The news of the browser update, which Microsoft said would arrive sometime next year, comes as the Federal Trade Commission is mulling over proposals to limit websites and online advertisers' ability to track how and what people surf on the Web.
The commission is looking to protect online consumers from companies tracing their "digital footprints" online, but some lawmakers worry such laws could hurt the economy of the Internet.
Internet Explorer's new feature, called Tracking Protection, will not automatically block websites from collecting data about how a user surfs the Web. Rather, users will have to create their own lists of specific websites and third-party sites that they'd like to block and not block.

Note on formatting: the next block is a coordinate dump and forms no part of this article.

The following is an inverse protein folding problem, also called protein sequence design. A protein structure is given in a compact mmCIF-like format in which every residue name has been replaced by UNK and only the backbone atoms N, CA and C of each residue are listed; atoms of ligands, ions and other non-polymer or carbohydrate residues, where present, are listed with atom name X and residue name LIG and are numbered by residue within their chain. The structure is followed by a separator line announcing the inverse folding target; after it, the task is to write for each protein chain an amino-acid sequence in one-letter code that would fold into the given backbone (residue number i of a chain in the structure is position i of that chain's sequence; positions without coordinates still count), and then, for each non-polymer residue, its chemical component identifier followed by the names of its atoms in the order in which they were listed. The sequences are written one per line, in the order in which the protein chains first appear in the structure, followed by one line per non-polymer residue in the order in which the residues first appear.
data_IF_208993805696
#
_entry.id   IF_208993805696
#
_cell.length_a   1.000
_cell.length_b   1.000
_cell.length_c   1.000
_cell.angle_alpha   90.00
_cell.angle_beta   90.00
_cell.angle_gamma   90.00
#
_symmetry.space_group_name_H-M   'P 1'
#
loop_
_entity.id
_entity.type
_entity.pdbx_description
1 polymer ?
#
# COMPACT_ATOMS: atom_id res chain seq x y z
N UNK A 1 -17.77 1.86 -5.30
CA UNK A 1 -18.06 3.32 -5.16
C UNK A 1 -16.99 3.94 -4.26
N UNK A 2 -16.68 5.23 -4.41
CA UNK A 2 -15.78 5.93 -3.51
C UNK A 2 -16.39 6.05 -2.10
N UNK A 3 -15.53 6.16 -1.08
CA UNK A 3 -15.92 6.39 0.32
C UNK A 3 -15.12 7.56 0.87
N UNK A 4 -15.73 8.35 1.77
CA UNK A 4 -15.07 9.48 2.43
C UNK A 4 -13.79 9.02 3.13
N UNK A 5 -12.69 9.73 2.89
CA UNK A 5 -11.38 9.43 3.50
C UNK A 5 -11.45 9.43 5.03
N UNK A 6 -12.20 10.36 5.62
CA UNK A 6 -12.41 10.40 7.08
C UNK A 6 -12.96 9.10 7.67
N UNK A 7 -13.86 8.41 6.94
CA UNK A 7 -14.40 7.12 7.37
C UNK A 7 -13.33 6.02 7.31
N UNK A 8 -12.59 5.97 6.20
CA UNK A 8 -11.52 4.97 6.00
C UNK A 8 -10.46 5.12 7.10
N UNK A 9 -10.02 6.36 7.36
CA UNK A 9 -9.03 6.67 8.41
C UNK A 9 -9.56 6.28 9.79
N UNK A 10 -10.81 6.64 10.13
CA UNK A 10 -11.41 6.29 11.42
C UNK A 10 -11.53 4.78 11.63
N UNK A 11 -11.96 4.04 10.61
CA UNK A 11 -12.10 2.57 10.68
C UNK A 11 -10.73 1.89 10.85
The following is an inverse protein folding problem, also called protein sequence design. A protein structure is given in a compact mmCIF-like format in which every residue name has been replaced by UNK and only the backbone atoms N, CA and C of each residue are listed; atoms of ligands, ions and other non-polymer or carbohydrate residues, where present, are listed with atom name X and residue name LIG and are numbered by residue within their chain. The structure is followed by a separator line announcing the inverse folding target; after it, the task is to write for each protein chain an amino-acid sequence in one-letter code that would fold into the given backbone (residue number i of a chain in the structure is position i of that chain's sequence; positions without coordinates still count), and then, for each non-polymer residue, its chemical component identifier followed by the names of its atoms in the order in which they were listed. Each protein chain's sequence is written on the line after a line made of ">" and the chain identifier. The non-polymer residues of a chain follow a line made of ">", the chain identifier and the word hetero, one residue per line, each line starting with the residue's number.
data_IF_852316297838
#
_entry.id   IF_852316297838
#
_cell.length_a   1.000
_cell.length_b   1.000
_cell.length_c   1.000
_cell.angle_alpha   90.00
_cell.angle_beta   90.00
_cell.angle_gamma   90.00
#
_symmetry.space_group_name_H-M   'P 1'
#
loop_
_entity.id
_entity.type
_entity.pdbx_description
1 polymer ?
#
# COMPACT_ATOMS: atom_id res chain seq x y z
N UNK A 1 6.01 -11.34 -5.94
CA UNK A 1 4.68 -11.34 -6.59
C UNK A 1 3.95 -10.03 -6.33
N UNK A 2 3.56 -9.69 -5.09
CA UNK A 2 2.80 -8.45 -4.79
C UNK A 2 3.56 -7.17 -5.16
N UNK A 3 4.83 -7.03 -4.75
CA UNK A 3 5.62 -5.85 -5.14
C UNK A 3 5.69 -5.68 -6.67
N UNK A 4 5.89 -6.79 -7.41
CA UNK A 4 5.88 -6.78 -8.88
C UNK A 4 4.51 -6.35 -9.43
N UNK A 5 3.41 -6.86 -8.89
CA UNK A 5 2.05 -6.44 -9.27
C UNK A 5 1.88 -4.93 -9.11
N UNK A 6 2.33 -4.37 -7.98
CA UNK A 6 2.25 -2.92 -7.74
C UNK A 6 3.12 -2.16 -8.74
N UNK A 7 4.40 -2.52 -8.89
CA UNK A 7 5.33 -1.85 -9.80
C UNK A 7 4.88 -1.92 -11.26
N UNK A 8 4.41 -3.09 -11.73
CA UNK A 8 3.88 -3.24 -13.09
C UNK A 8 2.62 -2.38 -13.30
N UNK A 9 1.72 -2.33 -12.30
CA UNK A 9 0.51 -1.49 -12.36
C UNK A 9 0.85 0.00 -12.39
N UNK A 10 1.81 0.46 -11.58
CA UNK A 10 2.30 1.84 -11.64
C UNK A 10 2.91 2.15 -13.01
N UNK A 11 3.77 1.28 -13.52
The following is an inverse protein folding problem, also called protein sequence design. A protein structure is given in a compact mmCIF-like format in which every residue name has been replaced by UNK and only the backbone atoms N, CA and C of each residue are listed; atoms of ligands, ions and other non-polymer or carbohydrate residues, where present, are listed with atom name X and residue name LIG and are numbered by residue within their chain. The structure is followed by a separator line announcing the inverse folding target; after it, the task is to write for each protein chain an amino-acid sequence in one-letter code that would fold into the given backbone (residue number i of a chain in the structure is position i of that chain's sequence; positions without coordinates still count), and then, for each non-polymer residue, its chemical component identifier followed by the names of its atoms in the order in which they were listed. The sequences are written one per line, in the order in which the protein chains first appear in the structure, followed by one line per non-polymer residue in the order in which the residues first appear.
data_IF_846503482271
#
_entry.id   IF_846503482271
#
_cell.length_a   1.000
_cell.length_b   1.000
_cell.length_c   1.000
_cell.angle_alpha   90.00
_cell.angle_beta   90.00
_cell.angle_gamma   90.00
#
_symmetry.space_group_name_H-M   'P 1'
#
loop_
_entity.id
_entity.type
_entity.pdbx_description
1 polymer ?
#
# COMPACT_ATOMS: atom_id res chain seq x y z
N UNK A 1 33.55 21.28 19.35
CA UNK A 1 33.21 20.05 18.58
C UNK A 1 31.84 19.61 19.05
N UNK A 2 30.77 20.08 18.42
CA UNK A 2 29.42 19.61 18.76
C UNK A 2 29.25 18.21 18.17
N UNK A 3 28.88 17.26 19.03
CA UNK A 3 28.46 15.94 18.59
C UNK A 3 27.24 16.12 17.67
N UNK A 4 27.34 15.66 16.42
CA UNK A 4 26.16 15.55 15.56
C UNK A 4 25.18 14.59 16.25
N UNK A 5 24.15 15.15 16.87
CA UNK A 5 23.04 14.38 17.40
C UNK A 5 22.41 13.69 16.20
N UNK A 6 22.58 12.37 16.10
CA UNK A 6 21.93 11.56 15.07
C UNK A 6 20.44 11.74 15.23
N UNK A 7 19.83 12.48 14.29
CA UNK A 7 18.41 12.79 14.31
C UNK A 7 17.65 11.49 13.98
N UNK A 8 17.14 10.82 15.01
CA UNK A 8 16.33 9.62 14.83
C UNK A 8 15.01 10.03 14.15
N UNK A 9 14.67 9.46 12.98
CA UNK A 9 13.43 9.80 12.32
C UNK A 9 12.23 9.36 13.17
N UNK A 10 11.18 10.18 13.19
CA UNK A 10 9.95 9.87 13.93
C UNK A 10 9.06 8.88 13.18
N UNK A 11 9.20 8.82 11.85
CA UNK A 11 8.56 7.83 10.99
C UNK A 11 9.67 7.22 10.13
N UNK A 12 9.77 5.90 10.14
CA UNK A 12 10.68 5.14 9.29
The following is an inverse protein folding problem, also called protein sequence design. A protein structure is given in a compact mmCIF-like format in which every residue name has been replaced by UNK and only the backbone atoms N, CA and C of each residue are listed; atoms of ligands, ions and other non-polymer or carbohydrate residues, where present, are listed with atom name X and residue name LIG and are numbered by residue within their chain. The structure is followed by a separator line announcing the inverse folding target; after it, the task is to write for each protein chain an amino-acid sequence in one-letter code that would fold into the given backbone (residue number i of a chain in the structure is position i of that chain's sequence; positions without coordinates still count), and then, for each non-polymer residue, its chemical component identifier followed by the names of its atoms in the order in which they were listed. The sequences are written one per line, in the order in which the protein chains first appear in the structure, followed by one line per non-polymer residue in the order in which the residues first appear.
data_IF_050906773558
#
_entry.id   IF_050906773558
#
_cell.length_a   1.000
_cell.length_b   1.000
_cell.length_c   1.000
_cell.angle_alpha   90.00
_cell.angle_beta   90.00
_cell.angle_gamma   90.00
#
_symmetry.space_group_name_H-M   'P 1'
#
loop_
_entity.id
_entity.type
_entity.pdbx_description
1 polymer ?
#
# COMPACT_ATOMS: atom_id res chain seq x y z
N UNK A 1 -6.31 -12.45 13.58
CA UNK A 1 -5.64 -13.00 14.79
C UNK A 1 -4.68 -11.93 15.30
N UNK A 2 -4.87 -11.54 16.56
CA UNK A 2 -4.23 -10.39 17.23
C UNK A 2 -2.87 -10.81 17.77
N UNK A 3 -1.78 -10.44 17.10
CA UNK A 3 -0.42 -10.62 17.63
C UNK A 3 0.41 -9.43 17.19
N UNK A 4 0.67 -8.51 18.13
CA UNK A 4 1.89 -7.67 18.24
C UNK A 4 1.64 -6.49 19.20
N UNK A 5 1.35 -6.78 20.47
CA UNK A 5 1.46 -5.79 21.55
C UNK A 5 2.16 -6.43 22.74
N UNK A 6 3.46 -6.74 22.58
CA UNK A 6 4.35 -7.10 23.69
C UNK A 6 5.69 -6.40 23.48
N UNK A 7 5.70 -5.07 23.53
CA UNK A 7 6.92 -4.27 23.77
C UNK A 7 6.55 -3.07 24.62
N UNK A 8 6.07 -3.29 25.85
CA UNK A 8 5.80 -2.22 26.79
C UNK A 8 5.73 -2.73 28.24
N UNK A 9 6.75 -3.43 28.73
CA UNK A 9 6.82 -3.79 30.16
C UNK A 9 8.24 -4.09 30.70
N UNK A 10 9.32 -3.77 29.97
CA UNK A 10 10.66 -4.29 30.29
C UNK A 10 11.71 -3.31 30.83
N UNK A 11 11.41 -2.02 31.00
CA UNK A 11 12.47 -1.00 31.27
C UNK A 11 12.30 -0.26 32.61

"Some consumers today have been very clear that they have privacy concerns, like being unclear about what information is being shared and how it is used as they browse," said Peter Cullen, Microsoft's chief privacy strategist, in a statement.
"Some sharing is good -- you may want a shopping site to know your history -- but it is hard for anyone to differentiate today. The consumer challenge here is that the technologies involved are very complex and even the definitions -- what exactly constitutes tracking -- are still under development by the industry."
-- Nathan Olivarez-Giles
Image: A screen shot of "Tracking Protection" being used to block a third-party website from following a user of Internet Explorer 9. Credit: Microsoft